Roy Williams’ recruitment of Tyler Hansbrough 
Photo Credit: Jerome Carpenter

Recruiting stories are always wildcards, but when Roy Williams went all out for 5-star Tyler Hansbrough, his efforts were nearly derailed by inclement weather and… the police? For the former, Williams took his wife Wanda on what was meant to be a casual, private jet trip to Missouri to meet with Hansbrough’s family. But due to ice and poor weather, Williams’ jet detoured to Arkansas nearly an hour away. After landing, Williams called Hansbrough’s father who begged them not to make what was a dangerous drive due to storms, so Williams and his wife boarded the jet again and headed home—his final statement on the day was, “The bottom line is, I took my bride on a private plane from North Carolina to Jonesboro, Arkansas, borrowed a car, went over to Sonic, got two cheeseburgers, two chicken sandwiches for the pilots, and got on the plane to come back… And I told her, congratulations, this is the best date you’ve ever been on.” In another attempt to reach Hansbrough, Williams was driving to Tyler’s home when he was pulled over by an officer for speeding. After explaining his situation and apologizing, Williams gave the officer his license and rental car agreement. Upon return, according to Williams, he was handed a ticket and the officer said, “You shouldn’t have beaten Missou as many times as you did.” To which Roy responded, “Well if we get this kid we will be beating them a lot more in the future.” Hansbrough never had to play the Tigers, but the four-time All-American probably would’ve fared just fine had they met UNC.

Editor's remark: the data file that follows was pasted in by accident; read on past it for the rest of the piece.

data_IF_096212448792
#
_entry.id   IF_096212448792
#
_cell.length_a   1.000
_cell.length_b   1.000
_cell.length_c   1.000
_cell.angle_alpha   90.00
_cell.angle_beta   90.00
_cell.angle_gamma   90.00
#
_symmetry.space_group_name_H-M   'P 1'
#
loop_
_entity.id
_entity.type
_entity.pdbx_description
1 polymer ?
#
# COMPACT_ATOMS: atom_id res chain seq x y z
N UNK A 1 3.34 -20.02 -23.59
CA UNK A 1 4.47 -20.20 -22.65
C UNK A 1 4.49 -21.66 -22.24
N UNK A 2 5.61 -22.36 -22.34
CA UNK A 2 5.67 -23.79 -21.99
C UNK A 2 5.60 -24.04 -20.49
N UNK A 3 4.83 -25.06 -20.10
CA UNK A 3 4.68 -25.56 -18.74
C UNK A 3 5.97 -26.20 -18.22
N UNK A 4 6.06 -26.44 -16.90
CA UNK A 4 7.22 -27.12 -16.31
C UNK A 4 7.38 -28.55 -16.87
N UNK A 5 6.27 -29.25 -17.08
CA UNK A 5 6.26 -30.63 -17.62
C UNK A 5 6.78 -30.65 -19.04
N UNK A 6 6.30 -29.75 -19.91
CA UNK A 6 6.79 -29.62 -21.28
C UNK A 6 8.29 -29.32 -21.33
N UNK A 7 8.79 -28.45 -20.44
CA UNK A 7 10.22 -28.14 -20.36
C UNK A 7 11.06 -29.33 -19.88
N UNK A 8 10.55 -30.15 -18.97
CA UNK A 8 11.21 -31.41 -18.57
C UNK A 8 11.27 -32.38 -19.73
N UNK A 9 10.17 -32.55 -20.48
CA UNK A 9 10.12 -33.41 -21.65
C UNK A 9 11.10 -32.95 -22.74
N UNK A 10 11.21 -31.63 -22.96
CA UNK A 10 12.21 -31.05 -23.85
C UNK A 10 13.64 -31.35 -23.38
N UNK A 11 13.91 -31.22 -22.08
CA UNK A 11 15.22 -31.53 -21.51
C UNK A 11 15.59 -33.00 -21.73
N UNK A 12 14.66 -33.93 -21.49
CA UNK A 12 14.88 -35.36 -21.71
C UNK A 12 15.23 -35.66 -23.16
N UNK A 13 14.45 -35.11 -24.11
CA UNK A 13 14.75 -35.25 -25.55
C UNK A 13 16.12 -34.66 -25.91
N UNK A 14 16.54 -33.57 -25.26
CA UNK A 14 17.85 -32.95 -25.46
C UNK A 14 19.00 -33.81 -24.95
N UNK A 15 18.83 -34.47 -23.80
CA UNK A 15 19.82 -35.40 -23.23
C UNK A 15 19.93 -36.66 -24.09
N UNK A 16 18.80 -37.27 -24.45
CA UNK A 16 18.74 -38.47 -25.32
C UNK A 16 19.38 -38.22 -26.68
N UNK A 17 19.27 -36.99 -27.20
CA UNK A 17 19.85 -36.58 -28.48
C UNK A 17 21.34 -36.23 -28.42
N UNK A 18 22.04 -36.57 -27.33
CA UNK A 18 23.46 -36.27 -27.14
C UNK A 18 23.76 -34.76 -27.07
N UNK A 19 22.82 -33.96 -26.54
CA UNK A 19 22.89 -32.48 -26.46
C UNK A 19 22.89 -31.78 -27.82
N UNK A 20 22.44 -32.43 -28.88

Remaining On-Campus Conference Tournaments  

Of the 32 NCAA Division 1 Conferences, just 4 of them continue to be hosted by the top seed from their respective conference, rather than to be played at a neutral site location. Just the ASUN, America East, NEC, and Patriot League allow the higher seeds to host games as their tournaments advance from round to round. Having personally been to America East Tournament games hosted by Vermont, it is truly an amazing atmosphere and really gives an upper hand to the top seed. Those teams are deserving of the reward after proving to be the best in the conference for an entire season, especially when it’s a one bid league and the conference tournament is a do or die situation. But these tournaments also have their downfall, which was evident in last season’s NEC Championship game between Bryant and Wagner in the Chase Athletic Center on the Bulldogs’ campus. After the antics of Peter Kiss and the ugly brawl that developed in the stands between the Wagner fans who traveled by bus and the Bryant student section, some of these remaining conferences might just be second guessing their approach as we move into the 2022-23 season.